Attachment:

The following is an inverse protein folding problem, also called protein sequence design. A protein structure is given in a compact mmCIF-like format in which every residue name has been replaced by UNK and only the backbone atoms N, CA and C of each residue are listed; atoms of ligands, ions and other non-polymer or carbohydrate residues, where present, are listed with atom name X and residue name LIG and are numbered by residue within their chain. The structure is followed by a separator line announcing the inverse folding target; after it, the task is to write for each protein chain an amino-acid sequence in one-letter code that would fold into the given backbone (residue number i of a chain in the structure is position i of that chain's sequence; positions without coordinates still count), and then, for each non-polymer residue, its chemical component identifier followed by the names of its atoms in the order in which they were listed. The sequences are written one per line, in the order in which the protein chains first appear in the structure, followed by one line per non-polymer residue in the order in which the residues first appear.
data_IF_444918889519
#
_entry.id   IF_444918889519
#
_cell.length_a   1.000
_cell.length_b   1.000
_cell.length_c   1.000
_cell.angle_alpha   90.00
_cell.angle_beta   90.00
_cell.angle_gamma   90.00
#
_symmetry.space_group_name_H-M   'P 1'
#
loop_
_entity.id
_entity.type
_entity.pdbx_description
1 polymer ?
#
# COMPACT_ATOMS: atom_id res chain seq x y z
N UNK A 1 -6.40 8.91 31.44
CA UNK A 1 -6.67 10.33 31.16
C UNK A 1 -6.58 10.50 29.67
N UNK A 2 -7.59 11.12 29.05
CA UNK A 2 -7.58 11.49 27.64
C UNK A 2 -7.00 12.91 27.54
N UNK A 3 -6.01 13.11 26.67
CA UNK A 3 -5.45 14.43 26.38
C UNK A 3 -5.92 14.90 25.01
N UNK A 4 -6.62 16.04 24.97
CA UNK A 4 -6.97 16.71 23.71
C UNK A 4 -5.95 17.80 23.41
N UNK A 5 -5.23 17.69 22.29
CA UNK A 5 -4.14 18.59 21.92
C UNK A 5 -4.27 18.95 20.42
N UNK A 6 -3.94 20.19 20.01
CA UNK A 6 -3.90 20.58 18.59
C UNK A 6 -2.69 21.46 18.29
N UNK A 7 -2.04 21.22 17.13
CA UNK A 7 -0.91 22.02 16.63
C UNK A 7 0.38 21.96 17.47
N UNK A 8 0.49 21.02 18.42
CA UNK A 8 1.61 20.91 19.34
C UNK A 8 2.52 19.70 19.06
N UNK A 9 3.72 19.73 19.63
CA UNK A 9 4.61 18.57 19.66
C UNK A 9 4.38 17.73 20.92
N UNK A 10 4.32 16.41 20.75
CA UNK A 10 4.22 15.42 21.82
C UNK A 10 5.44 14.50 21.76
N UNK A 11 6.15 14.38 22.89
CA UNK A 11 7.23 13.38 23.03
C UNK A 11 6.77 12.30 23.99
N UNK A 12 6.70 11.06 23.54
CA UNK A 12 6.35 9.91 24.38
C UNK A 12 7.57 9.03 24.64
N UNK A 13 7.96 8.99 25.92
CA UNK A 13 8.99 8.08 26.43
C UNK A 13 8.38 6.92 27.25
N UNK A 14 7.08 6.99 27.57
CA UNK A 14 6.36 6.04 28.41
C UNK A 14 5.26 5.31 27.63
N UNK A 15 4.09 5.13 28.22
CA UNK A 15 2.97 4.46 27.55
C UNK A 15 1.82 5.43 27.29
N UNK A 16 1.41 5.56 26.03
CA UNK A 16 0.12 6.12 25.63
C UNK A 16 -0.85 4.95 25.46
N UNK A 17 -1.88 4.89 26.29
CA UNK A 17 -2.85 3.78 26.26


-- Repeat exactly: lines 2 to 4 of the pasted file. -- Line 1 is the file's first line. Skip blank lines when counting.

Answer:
data_IF_444918889519
#
_entry.id   IF_444918889519